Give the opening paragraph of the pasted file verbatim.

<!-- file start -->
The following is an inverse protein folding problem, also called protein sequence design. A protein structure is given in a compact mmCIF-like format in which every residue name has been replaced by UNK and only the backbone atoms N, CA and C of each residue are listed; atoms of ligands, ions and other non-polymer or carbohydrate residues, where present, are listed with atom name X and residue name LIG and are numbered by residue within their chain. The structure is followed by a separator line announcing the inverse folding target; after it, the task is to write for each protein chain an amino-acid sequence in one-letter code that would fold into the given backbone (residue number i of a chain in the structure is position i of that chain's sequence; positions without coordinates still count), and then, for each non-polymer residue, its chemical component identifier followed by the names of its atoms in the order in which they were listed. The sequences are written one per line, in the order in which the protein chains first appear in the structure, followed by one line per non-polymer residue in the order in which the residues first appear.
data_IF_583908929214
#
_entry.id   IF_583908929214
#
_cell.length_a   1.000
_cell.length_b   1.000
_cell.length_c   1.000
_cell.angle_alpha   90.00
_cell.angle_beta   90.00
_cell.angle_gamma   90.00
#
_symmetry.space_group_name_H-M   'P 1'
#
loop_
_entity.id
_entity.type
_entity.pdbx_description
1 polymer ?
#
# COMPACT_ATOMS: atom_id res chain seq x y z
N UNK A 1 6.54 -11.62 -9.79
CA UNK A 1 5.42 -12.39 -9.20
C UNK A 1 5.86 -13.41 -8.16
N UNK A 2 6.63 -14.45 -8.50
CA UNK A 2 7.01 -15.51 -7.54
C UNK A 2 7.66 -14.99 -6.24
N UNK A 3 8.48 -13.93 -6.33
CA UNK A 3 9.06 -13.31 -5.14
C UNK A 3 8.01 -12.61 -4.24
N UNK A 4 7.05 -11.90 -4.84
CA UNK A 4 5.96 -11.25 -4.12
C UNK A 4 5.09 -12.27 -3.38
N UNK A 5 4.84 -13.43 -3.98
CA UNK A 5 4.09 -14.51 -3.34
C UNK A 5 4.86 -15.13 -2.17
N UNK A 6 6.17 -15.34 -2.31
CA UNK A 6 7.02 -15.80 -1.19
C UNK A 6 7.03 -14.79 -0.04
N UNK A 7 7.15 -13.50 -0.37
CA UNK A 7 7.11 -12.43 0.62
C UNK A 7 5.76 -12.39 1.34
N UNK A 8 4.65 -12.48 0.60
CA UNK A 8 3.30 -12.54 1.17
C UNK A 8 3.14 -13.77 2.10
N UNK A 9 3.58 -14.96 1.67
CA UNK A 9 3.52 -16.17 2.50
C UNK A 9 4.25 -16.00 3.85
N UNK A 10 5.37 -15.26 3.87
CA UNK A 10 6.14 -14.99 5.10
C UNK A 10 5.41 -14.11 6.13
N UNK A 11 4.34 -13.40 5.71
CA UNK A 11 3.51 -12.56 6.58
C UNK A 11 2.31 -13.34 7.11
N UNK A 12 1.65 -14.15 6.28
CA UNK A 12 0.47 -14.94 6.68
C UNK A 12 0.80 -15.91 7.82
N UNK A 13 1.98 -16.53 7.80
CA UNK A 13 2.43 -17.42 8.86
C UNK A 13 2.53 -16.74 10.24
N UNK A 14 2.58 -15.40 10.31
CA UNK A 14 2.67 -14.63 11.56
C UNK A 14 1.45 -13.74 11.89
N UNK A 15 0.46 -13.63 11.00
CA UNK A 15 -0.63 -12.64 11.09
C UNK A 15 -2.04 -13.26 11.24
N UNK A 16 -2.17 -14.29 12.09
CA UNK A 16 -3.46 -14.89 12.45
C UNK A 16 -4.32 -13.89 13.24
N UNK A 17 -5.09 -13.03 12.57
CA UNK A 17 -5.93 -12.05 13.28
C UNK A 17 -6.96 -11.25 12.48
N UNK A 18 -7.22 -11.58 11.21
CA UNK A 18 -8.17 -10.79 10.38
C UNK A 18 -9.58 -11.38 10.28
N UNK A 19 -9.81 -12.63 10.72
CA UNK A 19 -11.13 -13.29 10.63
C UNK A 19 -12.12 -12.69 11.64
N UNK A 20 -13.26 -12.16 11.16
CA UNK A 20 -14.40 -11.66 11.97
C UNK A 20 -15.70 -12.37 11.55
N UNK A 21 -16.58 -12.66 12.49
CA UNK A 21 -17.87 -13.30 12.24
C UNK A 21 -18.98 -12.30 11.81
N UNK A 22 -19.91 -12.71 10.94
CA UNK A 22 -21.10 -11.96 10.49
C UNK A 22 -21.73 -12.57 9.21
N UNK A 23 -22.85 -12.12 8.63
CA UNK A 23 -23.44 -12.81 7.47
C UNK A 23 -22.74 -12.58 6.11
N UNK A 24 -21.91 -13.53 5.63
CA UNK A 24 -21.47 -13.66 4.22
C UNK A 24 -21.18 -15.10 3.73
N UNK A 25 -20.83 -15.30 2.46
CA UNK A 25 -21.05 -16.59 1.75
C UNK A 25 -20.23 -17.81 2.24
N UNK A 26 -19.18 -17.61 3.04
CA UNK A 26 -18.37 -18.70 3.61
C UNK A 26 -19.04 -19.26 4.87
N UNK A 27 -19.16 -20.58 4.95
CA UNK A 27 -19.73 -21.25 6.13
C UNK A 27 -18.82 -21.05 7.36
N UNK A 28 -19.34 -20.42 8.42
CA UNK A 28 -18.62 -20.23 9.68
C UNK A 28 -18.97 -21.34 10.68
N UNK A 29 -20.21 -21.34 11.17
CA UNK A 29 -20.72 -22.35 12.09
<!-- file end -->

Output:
The following is an inverse protein folding problem, also called protein sequence design. A protein structure is given in a compact mmCIF-like format in which every residue name has been replaced by UNK and only the backbone atoms N, CA and C of each residue are listed; atoms of ligands, ions and other non-polymer or carbohydrate residues, where present, are listed with atom name X and residue name LIG and are numbered by residue within their chain. The structure is followed by a separator line announcing the inverse folding target; after it, the task is to write for each protein chain an amino-acid sequence in one-letter code that would fold into the given backbone (residue number i of a chain in the structure is position i of that chain's sequence; positions without coordinates still count), and then, for each non-polymer residue, its chemical component identifier followed by the names of its atoms in the order in which they were listed. The sequences are written one per line, in the order in which the protein chains first appear in the structure, followed by one line per non-polymer residue in the order in which the residues first appear.